I regret that I don't have a photographic memory. A lot of the next 13 hours is lost in my cranium somewhere. But I remember certain things vividly. Filling the birthing pool with water. Joni walking around talking to Jacque on the phone telling her her status. Walking up and down our street in the darkness of early morning with Joni, pausing every three minutes while she had a contraction. Contractions getting stronger. Friends showing up to help cook, clean, photograph, whatever their defined job was. As Joni's contractions got stronger, she requested that I stay right there with her. We would look right into each other's eyes, and I would match her breathing. We didn't take any breathing classes. But I instinctively just tried to help her focus on deep calm breathing. There were a couple contractions where I wasn't there right at the start and had to hurry back from whatever I was doing to help her through.
I was pretty grateful that she was relying on me so much and that I seemed to be doing a good job. I had a real fear of becoming a useless bystander at Ella's birth. After all, I'm a guy with no medical training, what do I know about birth? But I'm told I was quite helpful. Again I'm grateful for that. I'm grateful that I was helpful in the successful birth of our baby daughter. I can't look at her and not think about it. Her birth day is without a doubt the most amazing day of my life. Now the wedding is a close second.
So, the hours passed. It got lighter. The other kids showed up around 10am. Staci cooked breakfast in between photographing events. Joni and I were in and out of the birthing pool now. Every contraction had us very close together. Our breathing was now accompanied by her vocalizations. I was whispering whatever came to my mind as being possibly helpful at the time. Jenn was applying pressure to Joni's lower back which also seemed to be helping. Kelsey and Owen were always close-by in the room. Kelsey more actively present at the poolside. Owen was there from time-to-time but otherwise within eyeshot and earshot with his game boy. Sean was upstairs. He wanted to be there, but not *there* there. That was fine. We were glad everyone wanted to be near.
At some point the contractions were the overriding event, and the pauses in between seemed like very very brief moments. In between contractions I'd notice what song would be playing on the playlist Joni had put together. Lots of Jack Johnson, Bob Marley, The Commodores (Brickhouse), some classical music. I'd also notice the other people there. But only briefly. For the most part my world was looking at and listening to Joni, and going through each contraction with her. At some point I had tears streaming down my face. I don't know what brought it on. They were just tears of joy as I was there in the pool with Joni. It was the most I've ever cried for any reason I'm pretty sure. The tears came and went a few times that day.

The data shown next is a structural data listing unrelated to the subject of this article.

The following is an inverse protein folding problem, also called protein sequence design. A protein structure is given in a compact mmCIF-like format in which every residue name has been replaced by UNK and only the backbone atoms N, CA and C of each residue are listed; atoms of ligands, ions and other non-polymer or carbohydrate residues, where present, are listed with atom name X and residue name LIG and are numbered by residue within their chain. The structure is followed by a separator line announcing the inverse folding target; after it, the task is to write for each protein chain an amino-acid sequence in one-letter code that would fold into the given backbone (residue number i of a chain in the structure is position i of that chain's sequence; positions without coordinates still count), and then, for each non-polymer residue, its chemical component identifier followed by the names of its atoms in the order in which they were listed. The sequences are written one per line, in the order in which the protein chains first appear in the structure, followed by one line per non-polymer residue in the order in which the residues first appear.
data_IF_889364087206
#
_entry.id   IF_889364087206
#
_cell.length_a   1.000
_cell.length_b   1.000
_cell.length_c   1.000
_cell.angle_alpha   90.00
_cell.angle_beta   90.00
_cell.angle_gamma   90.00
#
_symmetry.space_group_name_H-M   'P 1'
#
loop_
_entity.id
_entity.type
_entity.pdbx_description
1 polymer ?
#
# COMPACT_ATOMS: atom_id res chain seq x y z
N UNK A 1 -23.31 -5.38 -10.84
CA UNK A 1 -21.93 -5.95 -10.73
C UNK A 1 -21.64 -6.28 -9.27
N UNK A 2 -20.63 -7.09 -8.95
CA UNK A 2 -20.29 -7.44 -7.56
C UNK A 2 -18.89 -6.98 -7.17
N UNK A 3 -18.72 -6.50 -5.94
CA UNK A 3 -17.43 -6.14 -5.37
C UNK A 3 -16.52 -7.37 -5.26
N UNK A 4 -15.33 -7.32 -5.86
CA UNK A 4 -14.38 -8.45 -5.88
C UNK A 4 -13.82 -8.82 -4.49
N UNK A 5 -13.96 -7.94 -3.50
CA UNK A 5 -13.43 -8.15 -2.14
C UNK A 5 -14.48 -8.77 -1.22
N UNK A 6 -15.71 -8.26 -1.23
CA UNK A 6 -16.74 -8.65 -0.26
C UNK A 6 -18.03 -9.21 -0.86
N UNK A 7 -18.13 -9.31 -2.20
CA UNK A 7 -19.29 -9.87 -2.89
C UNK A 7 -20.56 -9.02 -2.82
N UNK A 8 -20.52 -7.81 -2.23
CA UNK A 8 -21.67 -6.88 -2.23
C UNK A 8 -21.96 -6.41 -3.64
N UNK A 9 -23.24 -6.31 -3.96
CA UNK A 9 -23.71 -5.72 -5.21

Things felt as if they'd reached a crescendo. The contractions were not getting any stronger or longer, the pauses were not getting any shorter. At first I thought that the birth was imminent. But then when this seemed like a holding pattern, I became inwardly concerned. I didn't want to betray that concern to Joni. If the midwife didn't see an emergency then I shouldn't create one.
But Joni's progress seemed to have stopped. She was not getting any more dilated, and the baby didn't seem to be dropping any more. We got out of the pool. Joni got examined on the couch. We walked up and down the stairs. We got in the shower. We got back in the pool. We got out of the pool. Joni got examined on the hallway floor. Still no progress.
Joni started expressing some doubts. I don't remember exactly what she said. But there were some cracks of doubt showing up. It was understandable. She'd been up all night and in active labor for over 11 hours. At some point she'd just be too exhausted to push Ella out and we'd have to go to the hospital. That was the last thing either of us wanted. Owen was close enough to the pool to hear some of her doubts. It would prove useful later.
After that, Jacque cleared the room to give us some space. It was just Joni and me (and Ella) in the pool. Joni started to nod off between contractions. It worried me, but she groggily explained that it was fine to do this. It seems the body and subconscious mind always knows what to do even when reason does not. Because after a couple of these, Joni came to life with an energy I've never seen in her before. Her face changed. The next couple contractions brought out a whole other level of Joni that I'll never forget.
She told everyone to come back into the room. It was time.
Please read Joni's version if you haven't already.